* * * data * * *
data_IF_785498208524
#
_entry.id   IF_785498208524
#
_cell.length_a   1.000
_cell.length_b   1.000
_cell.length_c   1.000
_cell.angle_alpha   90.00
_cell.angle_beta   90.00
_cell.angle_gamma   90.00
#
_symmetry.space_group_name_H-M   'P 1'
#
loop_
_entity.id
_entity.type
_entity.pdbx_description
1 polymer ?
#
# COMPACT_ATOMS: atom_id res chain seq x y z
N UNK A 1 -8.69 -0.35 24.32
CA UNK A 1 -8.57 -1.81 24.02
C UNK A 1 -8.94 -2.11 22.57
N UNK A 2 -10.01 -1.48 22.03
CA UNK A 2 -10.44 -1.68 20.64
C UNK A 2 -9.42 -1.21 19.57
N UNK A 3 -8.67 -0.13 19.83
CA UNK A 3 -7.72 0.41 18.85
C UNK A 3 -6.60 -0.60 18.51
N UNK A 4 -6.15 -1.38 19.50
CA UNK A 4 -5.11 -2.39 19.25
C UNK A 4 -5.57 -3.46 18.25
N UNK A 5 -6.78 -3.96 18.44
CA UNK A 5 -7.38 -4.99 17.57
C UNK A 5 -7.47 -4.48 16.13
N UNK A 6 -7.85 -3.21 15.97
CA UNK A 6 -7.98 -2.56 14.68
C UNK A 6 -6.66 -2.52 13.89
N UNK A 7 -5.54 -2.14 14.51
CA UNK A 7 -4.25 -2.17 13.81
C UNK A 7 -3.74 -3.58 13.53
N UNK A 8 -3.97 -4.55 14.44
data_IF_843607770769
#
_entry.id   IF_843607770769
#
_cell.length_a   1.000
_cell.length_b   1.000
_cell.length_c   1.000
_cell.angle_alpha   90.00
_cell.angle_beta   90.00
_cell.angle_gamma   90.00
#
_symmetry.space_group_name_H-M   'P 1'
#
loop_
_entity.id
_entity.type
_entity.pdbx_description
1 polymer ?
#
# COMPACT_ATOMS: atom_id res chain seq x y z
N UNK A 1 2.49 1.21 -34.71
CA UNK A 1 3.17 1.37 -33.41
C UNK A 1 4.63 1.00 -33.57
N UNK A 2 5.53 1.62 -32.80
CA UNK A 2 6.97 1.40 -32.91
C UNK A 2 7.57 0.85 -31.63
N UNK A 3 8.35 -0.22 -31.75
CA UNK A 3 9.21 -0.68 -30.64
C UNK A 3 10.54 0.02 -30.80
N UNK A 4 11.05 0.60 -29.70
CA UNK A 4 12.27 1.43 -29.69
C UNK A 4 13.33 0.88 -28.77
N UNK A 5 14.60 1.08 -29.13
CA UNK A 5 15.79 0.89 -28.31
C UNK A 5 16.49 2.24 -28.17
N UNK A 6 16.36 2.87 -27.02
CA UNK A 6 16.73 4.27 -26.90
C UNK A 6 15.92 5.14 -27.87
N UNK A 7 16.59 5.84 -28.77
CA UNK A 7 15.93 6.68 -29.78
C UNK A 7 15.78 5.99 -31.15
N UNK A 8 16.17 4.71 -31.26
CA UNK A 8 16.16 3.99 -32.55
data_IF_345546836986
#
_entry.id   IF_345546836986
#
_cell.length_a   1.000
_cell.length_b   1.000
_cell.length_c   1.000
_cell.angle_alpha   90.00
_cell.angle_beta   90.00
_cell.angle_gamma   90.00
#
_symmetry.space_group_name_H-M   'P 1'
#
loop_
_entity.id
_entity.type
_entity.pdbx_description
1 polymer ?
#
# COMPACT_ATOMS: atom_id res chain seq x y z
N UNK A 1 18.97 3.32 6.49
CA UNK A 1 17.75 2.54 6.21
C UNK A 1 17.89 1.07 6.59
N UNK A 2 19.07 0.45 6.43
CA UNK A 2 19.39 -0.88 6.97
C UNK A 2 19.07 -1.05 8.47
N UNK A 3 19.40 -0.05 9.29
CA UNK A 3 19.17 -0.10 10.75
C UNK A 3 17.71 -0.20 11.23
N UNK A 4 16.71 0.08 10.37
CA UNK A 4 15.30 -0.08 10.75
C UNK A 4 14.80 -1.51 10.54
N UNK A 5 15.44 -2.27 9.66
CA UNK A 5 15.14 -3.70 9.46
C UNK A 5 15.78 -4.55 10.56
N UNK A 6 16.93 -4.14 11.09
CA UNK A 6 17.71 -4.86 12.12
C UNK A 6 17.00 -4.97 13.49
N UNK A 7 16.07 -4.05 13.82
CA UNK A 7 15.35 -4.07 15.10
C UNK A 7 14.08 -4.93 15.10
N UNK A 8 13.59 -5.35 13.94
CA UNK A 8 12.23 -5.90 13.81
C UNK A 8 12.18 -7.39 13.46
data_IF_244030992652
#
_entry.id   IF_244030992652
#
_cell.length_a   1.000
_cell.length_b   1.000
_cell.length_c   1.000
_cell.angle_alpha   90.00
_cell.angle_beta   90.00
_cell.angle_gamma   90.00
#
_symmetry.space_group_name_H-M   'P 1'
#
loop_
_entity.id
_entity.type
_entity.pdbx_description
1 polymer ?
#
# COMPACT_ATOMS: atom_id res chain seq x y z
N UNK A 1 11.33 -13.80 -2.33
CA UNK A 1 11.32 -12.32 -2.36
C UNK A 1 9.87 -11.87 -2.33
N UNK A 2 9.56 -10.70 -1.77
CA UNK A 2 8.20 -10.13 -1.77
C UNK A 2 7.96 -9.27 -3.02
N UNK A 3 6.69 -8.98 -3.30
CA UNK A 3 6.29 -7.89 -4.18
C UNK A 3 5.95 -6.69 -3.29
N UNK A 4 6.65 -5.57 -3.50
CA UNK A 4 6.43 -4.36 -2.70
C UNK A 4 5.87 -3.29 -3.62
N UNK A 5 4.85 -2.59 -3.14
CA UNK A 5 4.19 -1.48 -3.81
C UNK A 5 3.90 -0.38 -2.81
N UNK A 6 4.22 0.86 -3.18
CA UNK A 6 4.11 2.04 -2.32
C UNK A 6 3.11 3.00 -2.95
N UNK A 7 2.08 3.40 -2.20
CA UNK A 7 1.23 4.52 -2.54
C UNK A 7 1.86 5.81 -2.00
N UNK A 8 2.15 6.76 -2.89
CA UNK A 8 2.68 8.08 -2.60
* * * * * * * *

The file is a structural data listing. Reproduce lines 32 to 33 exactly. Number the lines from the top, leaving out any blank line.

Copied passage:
C UNK A 4 -5.57 -3.46 18.25
N UNK A 5 -6.78 -3.96 18.44